(born Keolamaikalani Breckenridge Beamer
) is a Hawaiian slack-key guitar player, best known as the composer of "Honolulu City Lights" and an innovative musician who fused Hawaiian roots and contemporary music. He comes from a line of musicians five generations back, and can also trace his roots to Kamehemeha and Ahiakumai, 15th century rulers of Hawaii. His great grandmother was Helen Desha Beamer, an influential songwriter and hula dancer, and his mother, Winona Beamer ("Auntie Nona") has been one of the most important figures in the revival of Hawaiian culture since the 1940s: composer, dancer, educator, and coiner of the term "Hawaiiana," which describes the cultural-studies area she pioneered at the Kamehameha Schools.
Beamer's debut recording was 1972's solo effort, Hawaiian Slack Key Guitar in the Real Old Style
. The following year, he and his younger brother Kapono started performing as a duo, mixing traditional materials and styles with mainland pop influences. In the seven albums they produced over the next decade, they played an important part in establishing the style that came to be called "Hawaiian contemporary," rooted in Hawaiian language and tradition but open to influences from elsewhere: rock, pop, Latin, folk-revival singer-songwriter, Hollywood soundtrack, and so on. The title song of the brothers' 1978 LP Honolulu City Lights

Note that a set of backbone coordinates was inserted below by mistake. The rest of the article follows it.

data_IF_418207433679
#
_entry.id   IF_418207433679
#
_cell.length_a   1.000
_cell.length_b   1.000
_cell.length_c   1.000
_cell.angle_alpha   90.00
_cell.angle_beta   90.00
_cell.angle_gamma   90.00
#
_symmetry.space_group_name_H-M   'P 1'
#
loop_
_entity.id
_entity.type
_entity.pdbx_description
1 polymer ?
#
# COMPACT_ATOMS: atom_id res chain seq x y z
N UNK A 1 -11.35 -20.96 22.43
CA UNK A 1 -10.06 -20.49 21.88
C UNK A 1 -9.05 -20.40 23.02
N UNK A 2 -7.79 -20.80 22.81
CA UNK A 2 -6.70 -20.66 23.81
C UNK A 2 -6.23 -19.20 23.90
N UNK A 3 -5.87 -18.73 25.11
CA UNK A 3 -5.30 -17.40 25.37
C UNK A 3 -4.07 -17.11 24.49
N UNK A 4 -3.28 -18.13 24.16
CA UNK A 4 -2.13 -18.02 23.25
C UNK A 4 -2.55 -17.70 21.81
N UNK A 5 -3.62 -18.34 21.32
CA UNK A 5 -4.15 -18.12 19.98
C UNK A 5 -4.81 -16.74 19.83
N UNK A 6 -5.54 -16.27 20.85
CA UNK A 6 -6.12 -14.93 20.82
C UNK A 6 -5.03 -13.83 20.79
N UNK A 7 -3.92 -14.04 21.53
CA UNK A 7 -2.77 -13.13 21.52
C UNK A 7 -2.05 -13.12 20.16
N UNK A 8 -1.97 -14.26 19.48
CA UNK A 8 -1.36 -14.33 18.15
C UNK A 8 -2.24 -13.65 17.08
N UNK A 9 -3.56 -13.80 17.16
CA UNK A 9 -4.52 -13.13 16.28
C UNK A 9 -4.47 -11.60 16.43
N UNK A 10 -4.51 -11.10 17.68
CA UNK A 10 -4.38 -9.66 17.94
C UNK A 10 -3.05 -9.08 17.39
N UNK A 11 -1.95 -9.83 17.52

was an enormously popular single in the Hawaiian local market, and in 2004 Honolulu Magazine
placed the album first on a list of the fifty most important Hawaiian albums. In the 1980s, the brothers went their separate ways professionally, each producing award-winning records. After several pop-oriented albums, Keola connected with George Winston's Dancing Cat recording project for five releases between 1994 and 2002, emphasizing slack key guitar and Hawaiian lyrics, but by no means abandoning "contemporary" influences.
Beamer has also been influential as a teacher. He started offering lessons in the early 1970s, at a time when most players would only reveal their musical secrets to family members. In 1973 he published First Method for the Hawaiian Slack Key Guitar
(which was in fact the first instruction book for the form), and in the 1990s he produced several more instruction books and videos and started offering lessons on-line via his website. Since 2001, he has run a series of "cultural immersion" workshops dedicated not only to slack key but other aspects of Hawaiiana. Meanwhile, he has continued to tour and to release CDs on his own 'Ohe Records label. He lives in Lahaina, Hawaii.